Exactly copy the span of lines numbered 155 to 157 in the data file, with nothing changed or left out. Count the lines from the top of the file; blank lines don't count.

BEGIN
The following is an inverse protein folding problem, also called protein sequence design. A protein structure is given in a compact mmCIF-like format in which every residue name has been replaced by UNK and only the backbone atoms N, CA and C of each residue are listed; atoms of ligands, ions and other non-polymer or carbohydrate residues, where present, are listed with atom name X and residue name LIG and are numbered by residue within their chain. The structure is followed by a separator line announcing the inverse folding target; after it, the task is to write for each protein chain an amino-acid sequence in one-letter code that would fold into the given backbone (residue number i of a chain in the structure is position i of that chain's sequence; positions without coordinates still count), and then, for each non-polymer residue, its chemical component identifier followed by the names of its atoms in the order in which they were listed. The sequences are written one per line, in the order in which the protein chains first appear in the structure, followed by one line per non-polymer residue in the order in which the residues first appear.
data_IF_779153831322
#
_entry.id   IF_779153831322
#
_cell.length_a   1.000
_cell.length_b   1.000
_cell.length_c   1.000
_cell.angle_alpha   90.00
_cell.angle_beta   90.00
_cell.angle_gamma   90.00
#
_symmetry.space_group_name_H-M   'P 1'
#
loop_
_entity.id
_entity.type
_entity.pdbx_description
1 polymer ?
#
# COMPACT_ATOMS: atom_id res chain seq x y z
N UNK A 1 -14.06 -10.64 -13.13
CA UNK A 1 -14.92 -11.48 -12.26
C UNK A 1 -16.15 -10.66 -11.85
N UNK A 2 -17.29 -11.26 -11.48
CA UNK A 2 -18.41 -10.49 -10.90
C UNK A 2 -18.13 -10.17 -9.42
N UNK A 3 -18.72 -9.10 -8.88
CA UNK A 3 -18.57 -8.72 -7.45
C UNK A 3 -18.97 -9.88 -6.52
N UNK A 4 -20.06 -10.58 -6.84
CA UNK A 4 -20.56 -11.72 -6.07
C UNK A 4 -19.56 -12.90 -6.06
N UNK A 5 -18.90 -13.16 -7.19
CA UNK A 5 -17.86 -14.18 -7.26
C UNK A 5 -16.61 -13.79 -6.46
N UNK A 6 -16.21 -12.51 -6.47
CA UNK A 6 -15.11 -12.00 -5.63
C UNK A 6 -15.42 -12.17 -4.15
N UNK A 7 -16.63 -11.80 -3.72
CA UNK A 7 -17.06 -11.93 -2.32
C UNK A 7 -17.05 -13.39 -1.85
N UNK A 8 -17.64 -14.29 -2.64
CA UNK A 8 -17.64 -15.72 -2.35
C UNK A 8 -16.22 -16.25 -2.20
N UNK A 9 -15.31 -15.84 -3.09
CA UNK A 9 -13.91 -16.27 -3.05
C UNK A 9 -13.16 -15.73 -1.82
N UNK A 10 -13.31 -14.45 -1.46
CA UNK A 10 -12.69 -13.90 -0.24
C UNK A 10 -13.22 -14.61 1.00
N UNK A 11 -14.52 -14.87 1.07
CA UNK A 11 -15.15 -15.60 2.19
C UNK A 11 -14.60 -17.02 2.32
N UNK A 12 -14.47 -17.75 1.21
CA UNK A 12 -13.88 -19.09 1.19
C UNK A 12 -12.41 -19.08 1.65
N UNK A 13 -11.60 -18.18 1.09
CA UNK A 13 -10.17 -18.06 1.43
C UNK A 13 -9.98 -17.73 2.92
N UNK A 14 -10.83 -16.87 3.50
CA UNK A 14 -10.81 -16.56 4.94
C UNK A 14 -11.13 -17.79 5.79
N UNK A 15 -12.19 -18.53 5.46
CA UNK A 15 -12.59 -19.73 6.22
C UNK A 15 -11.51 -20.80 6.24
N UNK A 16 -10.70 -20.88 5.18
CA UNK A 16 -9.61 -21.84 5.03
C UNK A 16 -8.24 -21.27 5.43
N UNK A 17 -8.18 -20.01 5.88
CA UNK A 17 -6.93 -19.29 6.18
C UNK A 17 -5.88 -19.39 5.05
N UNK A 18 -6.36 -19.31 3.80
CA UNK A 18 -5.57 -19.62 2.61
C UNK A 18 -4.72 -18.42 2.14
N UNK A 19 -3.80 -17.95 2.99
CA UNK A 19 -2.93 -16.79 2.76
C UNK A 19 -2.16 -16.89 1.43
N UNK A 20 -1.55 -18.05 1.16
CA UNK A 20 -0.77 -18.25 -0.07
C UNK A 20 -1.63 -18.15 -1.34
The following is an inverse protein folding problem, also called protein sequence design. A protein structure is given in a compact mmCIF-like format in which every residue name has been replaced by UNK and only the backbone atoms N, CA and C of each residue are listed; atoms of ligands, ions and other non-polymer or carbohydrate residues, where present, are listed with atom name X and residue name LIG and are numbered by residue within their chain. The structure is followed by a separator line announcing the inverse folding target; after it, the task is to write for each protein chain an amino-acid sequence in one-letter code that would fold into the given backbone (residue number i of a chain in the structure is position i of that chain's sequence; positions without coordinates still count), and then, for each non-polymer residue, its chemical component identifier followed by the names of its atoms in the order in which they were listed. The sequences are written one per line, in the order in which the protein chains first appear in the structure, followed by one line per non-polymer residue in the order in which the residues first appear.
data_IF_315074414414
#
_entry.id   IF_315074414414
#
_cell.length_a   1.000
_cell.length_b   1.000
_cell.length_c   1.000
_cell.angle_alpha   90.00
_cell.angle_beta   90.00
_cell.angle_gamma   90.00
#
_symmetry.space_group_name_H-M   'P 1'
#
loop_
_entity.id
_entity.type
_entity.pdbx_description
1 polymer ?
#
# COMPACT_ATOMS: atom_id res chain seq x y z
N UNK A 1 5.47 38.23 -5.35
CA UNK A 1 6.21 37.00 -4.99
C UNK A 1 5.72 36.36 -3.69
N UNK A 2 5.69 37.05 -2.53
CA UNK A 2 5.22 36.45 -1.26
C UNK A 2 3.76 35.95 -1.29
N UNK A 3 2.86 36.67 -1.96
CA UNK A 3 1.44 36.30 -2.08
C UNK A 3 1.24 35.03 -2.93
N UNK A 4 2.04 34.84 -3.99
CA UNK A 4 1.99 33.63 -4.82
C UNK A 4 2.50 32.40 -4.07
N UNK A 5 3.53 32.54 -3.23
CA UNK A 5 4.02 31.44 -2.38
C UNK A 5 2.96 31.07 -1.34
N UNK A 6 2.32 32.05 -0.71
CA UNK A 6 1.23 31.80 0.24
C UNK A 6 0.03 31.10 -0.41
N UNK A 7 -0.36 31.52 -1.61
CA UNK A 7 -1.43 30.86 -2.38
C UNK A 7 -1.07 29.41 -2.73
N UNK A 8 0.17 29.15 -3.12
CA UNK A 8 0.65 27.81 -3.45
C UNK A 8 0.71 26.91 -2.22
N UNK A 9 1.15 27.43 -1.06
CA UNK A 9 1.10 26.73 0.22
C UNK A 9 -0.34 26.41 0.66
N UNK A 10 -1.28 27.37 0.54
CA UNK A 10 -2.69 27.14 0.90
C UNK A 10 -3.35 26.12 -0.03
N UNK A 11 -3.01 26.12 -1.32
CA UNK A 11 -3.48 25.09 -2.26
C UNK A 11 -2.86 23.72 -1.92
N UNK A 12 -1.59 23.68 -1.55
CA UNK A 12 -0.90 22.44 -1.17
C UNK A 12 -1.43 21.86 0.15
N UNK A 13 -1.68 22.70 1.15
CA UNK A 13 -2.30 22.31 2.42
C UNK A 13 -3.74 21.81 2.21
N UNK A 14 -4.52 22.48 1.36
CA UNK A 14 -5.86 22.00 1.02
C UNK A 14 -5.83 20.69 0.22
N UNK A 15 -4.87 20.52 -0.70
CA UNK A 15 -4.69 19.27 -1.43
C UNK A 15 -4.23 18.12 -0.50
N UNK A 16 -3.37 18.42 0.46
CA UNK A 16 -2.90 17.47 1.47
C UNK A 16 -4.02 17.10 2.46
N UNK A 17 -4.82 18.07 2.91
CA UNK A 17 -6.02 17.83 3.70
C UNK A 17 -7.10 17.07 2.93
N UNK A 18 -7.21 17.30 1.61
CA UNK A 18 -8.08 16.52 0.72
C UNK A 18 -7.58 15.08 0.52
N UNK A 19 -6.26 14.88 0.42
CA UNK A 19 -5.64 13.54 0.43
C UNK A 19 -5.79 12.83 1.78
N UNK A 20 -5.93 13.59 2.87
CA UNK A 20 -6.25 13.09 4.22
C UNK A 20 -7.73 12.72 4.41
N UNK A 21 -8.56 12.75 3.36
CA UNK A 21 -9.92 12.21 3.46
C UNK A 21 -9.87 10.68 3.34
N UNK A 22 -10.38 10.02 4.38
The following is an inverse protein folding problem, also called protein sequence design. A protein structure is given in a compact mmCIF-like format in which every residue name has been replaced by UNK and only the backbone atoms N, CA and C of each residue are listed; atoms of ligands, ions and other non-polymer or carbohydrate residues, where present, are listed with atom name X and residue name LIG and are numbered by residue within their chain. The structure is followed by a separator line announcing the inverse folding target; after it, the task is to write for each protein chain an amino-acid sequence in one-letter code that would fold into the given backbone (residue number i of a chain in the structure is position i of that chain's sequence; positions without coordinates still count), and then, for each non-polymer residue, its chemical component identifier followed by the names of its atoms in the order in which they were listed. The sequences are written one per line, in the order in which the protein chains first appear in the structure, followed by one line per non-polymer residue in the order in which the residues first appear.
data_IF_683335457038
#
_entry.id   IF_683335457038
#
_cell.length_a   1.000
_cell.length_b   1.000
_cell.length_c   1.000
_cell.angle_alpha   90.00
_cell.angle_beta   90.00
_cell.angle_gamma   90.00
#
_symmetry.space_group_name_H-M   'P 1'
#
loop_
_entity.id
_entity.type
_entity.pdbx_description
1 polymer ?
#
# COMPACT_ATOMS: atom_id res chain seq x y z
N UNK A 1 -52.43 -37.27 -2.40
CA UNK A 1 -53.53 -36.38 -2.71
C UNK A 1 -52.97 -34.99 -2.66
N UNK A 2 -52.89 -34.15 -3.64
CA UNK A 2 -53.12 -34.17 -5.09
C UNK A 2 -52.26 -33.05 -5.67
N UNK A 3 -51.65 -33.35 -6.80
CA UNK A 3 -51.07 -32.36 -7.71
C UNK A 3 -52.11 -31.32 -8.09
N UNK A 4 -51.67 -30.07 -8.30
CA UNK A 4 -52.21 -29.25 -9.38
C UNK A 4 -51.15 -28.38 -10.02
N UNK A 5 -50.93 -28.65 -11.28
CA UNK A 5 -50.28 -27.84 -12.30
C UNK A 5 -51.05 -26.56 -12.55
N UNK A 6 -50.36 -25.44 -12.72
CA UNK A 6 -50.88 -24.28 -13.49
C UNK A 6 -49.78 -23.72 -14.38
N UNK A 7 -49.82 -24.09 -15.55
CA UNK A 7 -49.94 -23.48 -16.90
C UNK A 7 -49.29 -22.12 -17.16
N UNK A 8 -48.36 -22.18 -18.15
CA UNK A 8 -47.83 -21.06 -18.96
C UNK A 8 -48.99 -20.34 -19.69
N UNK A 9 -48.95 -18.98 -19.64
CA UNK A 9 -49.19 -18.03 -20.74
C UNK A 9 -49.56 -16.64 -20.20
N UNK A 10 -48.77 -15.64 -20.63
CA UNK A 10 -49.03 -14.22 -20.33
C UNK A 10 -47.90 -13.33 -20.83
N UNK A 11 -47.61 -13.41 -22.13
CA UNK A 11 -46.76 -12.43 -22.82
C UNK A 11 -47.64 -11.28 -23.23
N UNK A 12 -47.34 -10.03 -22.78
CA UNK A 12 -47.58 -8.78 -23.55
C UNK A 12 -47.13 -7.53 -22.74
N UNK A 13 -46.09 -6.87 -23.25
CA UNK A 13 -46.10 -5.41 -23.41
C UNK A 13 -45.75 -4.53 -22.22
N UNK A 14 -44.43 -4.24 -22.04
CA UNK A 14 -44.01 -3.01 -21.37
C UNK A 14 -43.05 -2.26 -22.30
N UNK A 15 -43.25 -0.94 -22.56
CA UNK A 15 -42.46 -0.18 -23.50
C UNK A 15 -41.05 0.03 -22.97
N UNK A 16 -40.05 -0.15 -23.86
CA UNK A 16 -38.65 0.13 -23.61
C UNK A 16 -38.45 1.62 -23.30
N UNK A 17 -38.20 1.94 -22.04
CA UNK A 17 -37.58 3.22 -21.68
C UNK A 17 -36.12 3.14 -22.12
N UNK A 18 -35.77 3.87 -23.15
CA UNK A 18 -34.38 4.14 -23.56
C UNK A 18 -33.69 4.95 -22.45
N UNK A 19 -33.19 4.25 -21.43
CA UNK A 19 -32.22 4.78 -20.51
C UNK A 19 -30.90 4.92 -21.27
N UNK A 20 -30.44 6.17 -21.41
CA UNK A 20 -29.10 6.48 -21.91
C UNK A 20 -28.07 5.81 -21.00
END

CA UNK A 18 -8.08 16.52 0.72
C UNK A 18 -7.58 15.08 0.52
N UNK A 19 -6.26 14.88 0.42